Accessibility hurdles creating barriers for PwD students in top colleges of Delhi


Accessibility hurdles creating barriers for PwD students in colleges  

To study in the top colleges of India is the dream of many students.  The students have to score extremely good marks in their board exams to get admission in the top colleges. People with disabilities are not able to realize this dream, due to lack of infrastructure facilities in the colleges which forces them to take admission in other colleges, which have better infrastructure facilities.

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This happened with me personally, where I had to take admission in some other college, due to lack of infrastructure facilities in one of the top colleges of Delhi. I am physically challenged and on a wheelchair, ramps and lifts are a necessity for students like me to attend college regularly.

The problems faced by PWD students largely pertain to accessibility, which is leading to their exclusion from the mainstream discourse. The ramp of the college canteen and the is not properly constructed.  There are many places in the college which don’t even have a tactile path for the visually impaired.  This is excluding students with disabilities from the spaces of the college.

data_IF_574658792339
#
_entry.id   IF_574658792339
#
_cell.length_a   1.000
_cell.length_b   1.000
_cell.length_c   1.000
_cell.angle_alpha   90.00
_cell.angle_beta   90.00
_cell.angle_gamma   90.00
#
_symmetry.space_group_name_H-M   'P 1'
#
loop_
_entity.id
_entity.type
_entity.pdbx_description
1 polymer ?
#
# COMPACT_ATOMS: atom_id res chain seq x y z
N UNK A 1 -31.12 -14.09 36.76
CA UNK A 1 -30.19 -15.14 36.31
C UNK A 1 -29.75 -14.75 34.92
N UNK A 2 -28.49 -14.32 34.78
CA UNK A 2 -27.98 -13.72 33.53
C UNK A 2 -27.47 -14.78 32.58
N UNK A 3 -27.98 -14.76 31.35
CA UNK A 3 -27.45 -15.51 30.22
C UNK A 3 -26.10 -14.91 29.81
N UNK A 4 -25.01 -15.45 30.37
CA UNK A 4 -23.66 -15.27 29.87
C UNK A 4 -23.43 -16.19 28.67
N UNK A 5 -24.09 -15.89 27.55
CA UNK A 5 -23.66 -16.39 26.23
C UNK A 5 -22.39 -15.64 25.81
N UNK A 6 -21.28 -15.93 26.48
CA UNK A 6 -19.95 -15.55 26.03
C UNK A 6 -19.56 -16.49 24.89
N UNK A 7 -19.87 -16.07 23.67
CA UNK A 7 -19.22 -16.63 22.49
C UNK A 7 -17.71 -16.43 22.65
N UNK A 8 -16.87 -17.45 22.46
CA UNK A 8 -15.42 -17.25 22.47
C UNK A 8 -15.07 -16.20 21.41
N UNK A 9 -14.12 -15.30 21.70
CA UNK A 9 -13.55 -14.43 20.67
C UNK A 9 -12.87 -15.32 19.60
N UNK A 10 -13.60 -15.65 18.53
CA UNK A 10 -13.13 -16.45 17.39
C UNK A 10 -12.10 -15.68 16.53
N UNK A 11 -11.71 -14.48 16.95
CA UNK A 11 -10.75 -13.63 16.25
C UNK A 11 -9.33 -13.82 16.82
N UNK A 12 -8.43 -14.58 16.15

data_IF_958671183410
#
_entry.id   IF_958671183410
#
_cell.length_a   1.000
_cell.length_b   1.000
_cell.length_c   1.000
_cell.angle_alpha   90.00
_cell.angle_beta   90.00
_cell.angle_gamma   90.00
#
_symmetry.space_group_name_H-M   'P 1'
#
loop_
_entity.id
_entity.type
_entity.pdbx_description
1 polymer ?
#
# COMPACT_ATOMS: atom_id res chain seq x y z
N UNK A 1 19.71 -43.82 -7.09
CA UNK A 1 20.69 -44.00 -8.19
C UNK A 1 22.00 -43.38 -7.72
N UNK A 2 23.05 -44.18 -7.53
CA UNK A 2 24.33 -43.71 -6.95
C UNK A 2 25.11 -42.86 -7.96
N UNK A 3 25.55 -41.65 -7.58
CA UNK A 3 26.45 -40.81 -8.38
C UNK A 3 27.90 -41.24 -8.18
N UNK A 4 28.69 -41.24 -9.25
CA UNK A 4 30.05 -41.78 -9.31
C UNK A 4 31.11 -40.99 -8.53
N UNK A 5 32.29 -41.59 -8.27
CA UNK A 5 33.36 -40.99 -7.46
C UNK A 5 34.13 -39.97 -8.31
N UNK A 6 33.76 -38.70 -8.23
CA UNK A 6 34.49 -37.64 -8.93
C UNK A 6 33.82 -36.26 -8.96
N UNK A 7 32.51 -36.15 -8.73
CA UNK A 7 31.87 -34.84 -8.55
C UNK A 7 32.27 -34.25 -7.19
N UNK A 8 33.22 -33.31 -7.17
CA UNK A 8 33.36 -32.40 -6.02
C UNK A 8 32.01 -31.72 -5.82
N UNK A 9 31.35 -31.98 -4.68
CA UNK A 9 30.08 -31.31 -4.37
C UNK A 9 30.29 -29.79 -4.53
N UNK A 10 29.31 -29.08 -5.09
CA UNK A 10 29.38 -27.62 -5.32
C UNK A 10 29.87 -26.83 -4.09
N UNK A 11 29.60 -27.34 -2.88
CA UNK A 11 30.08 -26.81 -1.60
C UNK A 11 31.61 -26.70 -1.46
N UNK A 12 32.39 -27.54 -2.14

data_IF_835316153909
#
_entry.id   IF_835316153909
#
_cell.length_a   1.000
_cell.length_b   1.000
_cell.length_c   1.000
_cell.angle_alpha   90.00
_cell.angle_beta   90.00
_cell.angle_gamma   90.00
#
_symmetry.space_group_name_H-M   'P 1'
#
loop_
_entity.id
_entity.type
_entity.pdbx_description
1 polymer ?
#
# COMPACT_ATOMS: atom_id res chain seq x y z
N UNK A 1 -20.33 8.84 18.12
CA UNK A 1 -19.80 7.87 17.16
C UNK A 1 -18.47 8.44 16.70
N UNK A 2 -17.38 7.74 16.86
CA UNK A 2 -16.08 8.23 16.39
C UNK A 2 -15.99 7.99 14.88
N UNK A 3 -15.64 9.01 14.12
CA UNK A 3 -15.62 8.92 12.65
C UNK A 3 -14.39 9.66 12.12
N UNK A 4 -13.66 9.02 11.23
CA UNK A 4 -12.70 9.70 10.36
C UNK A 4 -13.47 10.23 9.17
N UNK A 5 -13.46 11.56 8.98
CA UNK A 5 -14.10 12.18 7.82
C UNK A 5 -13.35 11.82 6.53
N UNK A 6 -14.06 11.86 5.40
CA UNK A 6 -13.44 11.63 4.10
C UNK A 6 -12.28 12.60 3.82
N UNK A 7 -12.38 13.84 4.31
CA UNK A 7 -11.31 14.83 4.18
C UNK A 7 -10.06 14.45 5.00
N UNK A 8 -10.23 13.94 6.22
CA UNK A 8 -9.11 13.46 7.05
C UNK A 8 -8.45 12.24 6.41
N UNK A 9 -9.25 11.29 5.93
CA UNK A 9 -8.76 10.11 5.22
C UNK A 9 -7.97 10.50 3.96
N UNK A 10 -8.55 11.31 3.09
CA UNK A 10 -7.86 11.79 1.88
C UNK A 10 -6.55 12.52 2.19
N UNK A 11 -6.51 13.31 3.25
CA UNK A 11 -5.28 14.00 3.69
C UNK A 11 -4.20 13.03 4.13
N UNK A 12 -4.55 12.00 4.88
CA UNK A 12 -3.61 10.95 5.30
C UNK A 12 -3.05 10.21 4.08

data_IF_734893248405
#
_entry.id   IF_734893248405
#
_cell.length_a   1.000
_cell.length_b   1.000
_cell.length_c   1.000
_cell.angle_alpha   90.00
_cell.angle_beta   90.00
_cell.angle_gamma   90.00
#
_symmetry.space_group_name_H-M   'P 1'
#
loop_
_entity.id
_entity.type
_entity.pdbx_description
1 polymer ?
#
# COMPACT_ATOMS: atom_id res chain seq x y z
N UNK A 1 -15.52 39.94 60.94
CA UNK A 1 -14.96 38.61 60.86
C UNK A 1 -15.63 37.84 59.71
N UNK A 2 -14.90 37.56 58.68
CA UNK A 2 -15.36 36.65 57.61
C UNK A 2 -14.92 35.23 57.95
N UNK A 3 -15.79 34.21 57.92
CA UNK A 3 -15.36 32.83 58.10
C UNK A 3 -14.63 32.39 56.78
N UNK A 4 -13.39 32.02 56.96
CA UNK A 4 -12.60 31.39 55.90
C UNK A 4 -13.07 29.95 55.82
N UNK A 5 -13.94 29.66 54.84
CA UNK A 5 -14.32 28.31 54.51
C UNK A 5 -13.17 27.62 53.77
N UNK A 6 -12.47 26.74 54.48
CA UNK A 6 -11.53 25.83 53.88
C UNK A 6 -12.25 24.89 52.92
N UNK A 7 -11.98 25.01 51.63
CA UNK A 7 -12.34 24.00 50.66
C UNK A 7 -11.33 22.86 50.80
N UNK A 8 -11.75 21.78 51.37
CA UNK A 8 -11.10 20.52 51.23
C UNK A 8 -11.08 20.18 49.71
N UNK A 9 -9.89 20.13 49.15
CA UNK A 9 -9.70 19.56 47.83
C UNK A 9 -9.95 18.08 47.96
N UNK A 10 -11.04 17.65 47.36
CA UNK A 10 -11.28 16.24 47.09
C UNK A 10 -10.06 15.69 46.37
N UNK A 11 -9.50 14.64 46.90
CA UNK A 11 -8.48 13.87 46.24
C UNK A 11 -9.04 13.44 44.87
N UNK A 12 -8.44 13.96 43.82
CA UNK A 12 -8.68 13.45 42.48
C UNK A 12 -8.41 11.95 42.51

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There have been various applications in this regard, which seldom receive any meaningful response. A memorandum had been summited by Students Federation of India (SFI), which sought to bring the attention of the college authorities towards the accessibility issued faced by PWD students in canteen and seminar hall. The authorities had then stated the problem of “funds” in resolving these issues.

The University Grants Commission had started a  scheme called “Higher Education for persons with special needs”. It is clearly stated in the objectives of HEPSN is “to equip higher educational institutional institutions with the facilities that provide access to differently-abled students.  There are wide gaps between theory and practice, which is restricting the opportunities for PWD students to access the facilities.  This can only be addressed when there is sensitization amongst the student community about these issues, which is missing presently because there are very few PWD students in the college, who mostly hang out in their own groups.

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